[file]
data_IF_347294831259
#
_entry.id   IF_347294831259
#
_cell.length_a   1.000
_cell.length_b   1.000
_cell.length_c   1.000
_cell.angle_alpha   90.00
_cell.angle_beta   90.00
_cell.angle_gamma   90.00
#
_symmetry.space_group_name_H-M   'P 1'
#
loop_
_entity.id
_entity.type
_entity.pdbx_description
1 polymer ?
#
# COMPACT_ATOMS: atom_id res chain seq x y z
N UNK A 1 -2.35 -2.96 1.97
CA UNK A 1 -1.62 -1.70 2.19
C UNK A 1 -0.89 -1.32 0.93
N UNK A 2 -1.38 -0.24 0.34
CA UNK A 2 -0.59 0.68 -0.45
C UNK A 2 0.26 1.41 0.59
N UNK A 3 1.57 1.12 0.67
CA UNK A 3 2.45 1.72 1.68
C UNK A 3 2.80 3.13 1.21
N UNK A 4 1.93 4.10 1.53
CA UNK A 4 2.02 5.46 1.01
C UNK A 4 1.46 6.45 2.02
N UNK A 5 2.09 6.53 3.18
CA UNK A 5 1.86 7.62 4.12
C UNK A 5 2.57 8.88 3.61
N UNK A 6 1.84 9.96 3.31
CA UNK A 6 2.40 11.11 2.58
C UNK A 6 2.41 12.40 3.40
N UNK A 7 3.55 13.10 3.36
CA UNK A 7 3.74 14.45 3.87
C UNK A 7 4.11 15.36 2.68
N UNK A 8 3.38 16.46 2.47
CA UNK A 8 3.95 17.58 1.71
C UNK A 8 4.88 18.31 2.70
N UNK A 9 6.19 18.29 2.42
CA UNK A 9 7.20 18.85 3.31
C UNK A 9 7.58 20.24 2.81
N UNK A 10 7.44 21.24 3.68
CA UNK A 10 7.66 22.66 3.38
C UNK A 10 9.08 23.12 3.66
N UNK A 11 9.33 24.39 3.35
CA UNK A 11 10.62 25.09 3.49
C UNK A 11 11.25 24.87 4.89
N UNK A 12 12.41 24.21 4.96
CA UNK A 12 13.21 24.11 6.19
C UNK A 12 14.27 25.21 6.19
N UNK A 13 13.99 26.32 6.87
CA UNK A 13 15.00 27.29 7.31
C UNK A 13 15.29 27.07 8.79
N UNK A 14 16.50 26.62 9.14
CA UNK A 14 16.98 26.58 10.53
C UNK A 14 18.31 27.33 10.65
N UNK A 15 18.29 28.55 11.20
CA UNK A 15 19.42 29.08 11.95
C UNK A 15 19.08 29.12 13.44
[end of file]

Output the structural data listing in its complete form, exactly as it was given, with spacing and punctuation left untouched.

data_IF_347294831259
#
_entry.id   IF_347294831259
#
_cell.length_a   1.000
_cell.length_b   1.000
_cell.length_c   1.000
_cell.angle_alpha   90.00
_cell.angle_beta   90.00
_cell.angle_gamma   90.00
#
_symmetry.space_group_name_H-M   'P 1'
#
loop_
_entity.id
_entity.type
_entity.pdbx_description
1 polymer ?
#
# COMPACT_ATOMS: atom_id res chain seq x y z
N UNK A 1 -2.35 -2.96 1.97
CA UNK A 1 -1.62 -1.70 2.19
C UNK A 1 -0.89 -1.32 0.93
N UNK A 2 -1.38 -0.24 0.34
CA UNK A 2 -0.59 0.68 -0.45
C UNK A 2 0.26 1.41 0.59
N UNK A 3 1.57 1.12 0.67
CA UNK A 3 2.45 1.72 1.68
C UNK A 3 2.80 3.13 1.21
N UNK A 4 1.93 4.10 1.53
CA UNK A 4 2.02 5.46 1.01
C UNK A 4 1.46 6.45 2.02
N UNK A 5 2.09 6.53 3.18
CA UNK A 5 1.86 7.62 4.12
C UNK A 5 2.57 8.88 3.61
N UNK A 6 1.84 9.96 3.31
CA UNK A 6 2.40 11.11 2.58
C UNK A 6 2.41 12.40 3.40
N UNK A 7 3.55 13.10 3.36
CA UNK A 7 3.74 14.45 3.87
C UNK A 7 4.11 15.36 2.68
N UNK A 8 3.38 16.46 2.47
CA UNK A 8 3.95 17.58 1.71
C UNK A 8 4.88 18.31 2.70
N UNK A 9 6.19 18.29 2.42
CA UNK A 9 7.20 18.85 3.31
C UNK A 9 7.58 20.24 2.81
N UNK A 10 7.44 21.24 3.68
CA UNK A 10 7.66 22.66 3.38
C UNK A 10 9.08 23.12 3.66
N UNK A 11 9.33 24.39 3.35
CA UNK A 11 10.62 25.09 3.49
C UNK A 11 11.25 24.87 4.89
N UNK A 12 12.41 24.21 4.96
CA UNK A 12 13.21 24.11 6.19
C UNK A 12 14.27 25.21 6.19
N UNK A 13 13.99 26.32 6.87
CA UNK A 13 15.00 27.29 7.31
C UNK A 13 15.29 27.07 8.79
N UNK A 14 16.50 26.62 9.14
CA UNK A 14 16.98 26.58 10.53
C UNK A 14 18.31 27.33 10.65
N UNK A 15 18.29 28.55 11.20
CA UNK A 15 19.42 29.08 11.95
C UNK A 15 19.08 29.12 13.44